Commentary on the Gospel of

Larry Gillick, S.J.-Creighton University's Deglman Center for Ignatian Spirituality

God has varied ways to get the attention of certain persons, like ourselves.  The Angel appeared to Mary out of nowhere, except heaven.   Moses stumbled into a bush which burned.  Elijah heard whispers. Peter caught a boat-load of fish and on and on. Today we celebrate a knock-over.  Saul of Tarsis hit the ground, stunned.

Saul was “verted” that is my own new word for being singularly headed toward self definition.  He was a Jewish zealot, a protector of his religious traditions as well as a self-determined persecutor of anything which was different and therefore threatening.  We read about his con-version into today’s First Reading in our Eucharistic liturgy.  It was quite an interruption, dramatic and up-close and more personal than most conversion narratives. 


Luke is telling in Acts, the Gospel of the Holy Spirit’s gathering and mission,  of the early community which is known as “The Way”.  This term describes the way people who are now following Jesus, live, act and serve God by serving others. The Holy Spirit is continuing the Incarnation, the bringing about of the Body of Christ as it did by bringing about the Conception of Jesus in the womb of Mary.  Now the Body has members who share the holiness of Jesus, because they too have His Life within them and they are different.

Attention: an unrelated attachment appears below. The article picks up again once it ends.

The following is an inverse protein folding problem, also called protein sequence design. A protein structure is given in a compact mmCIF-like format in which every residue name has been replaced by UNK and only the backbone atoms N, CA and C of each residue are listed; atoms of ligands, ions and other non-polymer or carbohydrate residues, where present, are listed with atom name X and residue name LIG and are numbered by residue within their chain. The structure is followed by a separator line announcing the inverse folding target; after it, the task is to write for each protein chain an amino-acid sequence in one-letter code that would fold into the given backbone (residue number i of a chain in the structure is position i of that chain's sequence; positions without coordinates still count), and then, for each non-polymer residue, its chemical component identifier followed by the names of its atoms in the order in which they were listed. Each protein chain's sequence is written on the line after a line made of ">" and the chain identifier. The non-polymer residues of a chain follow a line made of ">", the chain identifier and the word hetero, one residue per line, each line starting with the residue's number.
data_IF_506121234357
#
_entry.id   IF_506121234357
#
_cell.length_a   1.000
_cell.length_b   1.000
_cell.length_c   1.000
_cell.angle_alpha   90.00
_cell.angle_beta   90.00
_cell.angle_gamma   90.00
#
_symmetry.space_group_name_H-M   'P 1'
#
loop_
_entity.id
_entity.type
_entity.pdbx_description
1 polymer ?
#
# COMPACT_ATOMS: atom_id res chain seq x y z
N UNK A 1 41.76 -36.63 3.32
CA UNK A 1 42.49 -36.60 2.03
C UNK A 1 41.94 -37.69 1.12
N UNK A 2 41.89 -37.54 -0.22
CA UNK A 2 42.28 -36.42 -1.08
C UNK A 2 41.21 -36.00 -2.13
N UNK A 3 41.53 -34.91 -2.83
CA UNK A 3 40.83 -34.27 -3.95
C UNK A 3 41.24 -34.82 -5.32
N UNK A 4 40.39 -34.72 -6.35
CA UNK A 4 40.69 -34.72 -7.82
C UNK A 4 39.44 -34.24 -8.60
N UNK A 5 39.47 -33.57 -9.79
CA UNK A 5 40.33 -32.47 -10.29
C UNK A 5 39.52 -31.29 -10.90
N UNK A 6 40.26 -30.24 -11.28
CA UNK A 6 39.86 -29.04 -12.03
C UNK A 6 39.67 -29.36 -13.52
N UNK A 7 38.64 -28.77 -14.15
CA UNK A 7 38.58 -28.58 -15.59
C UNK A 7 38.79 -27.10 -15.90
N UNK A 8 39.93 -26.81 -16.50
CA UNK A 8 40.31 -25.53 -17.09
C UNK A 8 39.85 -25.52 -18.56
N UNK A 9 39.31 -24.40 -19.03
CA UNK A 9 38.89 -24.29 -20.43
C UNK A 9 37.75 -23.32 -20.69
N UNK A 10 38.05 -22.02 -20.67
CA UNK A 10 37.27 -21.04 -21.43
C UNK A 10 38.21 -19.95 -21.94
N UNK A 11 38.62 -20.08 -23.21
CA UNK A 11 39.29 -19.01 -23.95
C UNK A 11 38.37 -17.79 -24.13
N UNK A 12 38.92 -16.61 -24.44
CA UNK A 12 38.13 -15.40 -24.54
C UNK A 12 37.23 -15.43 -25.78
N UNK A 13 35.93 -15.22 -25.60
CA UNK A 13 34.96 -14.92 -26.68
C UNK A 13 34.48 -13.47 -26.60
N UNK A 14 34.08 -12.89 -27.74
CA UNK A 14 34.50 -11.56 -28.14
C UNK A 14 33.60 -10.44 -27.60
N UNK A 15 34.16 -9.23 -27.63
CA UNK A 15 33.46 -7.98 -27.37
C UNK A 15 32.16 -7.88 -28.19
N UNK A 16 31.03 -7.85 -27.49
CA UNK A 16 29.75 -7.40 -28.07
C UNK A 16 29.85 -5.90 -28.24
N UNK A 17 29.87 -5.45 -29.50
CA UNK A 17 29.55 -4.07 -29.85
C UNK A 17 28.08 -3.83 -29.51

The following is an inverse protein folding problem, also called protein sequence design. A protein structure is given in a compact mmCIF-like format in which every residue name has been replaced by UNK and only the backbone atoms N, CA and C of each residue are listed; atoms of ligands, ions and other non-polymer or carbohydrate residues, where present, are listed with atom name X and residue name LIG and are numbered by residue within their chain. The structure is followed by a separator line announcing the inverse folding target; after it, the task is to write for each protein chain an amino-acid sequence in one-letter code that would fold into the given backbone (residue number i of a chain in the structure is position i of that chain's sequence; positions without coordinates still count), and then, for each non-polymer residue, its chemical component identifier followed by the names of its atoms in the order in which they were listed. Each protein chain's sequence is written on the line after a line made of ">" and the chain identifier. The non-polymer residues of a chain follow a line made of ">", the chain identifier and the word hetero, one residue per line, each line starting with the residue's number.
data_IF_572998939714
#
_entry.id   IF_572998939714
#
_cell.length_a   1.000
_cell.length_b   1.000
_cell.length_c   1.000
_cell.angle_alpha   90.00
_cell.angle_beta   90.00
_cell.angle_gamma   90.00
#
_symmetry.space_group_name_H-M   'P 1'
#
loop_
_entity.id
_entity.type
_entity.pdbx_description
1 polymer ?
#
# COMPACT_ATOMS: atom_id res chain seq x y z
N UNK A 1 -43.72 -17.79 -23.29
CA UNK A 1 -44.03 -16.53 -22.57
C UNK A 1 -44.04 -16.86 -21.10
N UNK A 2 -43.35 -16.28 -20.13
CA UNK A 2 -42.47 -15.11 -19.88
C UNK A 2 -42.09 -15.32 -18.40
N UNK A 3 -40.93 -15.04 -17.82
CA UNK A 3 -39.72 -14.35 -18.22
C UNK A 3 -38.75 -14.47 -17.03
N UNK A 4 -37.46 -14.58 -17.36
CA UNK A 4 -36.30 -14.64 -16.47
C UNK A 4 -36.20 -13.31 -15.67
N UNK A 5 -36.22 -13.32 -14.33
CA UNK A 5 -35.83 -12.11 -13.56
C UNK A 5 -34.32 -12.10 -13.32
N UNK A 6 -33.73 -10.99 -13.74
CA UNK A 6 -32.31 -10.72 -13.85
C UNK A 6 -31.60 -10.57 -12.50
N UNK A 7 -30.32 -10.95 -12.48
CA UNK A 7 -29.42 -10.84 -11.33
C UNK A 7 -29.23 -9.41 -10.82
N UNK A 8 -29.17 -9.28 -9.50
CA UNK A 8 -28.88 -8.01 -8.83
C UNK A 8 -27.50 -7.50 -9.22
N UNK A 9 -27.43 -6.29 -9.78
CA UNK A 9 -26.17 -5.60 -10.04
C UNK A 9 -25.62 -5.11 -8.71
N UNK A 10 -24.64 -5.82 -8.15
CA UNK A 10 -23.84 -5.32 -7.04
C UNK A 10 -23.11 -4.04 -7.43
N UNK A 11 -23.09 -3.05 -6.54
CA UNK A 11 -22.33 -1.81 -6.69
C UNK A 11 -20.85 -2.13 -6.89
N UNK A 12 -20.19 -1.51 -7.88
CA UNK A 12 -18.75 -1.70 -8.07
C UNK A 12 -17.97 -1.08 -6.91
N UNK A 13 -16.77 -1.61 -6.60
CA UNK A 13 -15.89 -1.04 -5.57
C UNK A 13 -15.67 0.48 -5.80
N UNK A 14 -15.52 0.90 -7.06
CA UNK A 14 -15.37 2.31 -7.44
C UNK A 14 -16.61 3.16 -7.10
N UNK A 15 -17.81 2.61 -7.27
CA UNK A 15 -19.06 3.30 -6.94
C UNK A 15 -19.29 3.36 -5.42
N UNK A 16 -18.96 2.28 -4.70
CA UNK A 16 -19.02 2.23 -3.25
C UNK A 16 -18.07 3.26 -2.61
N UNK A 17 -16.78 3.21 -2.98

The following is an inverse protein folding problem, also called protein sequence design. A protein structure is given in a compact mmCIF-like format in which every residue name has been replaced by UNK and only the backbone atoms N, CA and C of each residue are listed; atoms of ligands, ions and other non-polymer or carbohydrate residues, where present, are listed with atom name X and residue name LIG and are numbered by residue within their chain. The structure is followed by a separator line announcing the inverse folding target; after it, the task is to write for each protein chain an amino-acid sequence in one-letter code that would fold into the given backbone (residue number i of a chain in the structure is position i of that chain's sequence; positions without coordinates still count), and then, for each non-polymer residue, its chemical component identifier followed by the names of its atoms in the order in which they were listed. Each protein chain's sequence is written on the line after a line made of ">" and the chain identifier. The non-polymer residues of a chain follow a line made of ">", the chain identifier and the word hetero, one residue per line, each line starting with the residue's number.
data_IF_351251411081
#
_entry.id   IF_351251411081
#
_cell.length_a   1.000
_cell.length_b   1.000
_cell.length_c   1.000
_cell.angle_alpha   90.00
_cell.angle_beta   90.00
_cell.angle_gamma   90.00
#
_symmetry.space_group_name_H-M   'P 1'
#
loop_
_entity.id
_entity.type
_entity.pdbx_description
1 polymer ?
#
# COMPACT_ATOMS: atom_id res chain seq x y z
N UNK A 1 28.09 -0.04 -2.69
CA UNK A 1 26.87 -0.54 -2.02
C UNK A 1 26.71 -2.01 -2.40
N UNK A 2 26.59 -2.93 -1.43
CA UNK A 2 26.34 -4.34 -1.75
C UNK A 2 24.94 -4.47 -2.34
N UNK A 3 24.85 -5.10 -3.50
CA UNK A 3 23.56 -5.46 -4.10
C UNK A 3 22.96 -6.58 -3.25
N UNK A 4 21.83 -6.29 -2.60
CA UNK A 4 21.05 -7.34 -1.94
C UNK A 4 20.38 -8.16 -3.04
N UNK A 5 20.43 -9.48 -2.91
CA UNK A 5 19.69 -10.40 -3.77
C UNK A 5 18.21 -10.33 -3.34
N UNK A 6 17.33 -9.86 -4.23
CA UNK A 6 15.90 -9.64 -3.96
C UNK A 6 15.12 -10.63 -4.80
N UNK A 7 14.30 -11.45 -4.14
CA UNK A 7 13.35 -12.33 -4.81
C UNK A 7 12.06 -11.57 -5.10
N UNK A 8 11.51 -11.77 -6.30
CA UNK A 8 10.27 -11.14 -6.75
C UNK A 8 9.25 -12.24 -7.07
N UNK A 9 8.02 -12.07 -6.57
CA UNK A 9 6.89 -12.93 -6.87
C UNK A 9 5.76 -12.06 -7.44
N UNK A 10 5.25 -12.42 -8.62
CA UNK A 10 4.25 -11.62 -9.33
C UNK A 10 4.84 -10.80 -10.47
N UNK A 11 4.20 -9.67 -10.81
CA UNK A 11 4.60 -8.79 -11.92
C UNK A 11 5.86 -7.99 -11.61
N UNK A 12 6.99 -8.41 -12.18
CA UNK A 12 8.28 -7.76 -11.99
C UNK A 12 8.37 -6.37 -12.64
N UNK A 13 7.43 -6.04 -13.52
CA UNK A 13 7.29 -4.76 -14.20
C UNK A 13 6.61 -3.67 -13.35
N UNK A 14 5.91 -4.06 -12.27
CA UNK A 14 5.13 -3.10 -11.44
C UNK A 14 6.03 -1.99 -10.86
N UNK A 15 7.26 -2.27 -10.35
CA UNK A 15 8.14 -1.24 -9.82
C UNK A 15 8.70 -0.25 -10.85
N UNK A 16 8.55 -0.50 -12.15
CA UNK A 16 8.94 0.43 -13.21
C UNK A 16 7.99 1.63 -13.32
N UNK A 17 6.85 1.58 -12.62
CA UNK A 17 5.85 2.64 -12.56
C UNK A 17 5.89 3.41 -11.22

Saul sees a flash, but then can no longer visually see.  He is escorted ironically to Straight Street so as to see less “vertedly”, but “con-vertedly”.  Sauls view of his mission and so his identity is changed, more literally, turned. He listens and takes in all that speaks of Jesus and the Way.  His name is turned as well and he turns from persecuting the Body to becoming the proclaimer, proponent, the apostle who rises from his being knocked down to his standing up with all he had received.

So there you have it, quite a story and the remainder of his life is spent in forming, by his preaching and ways of living and suffering, the Body which once he tried to extinguish. What is in this story for us and about us?

There is so much “version” that is, so much self-formation, self-determination, so much self-certainty which can get us up on our own high horses. I speak of others, not you nor me of course. There are also many interruptions from the Spirit of God calling us back to earth, back to seeing ourselves and others in a straighter, more blessed way. One helpful little suggestion offered here might just be like a burning bush, or little whisper. Watch for ideas, the new, the different, the bumps in the night, which stimulate fears. They often knock us backward and yet can call us toward a more blessed way of being His Body. Fears can blind us, freeze us, imprison us.  Fears can free us to ask the more important questions and maybe there will be new answers inviting us to a con-verting to a newness of self and life as with Saul-Paul and so many others.


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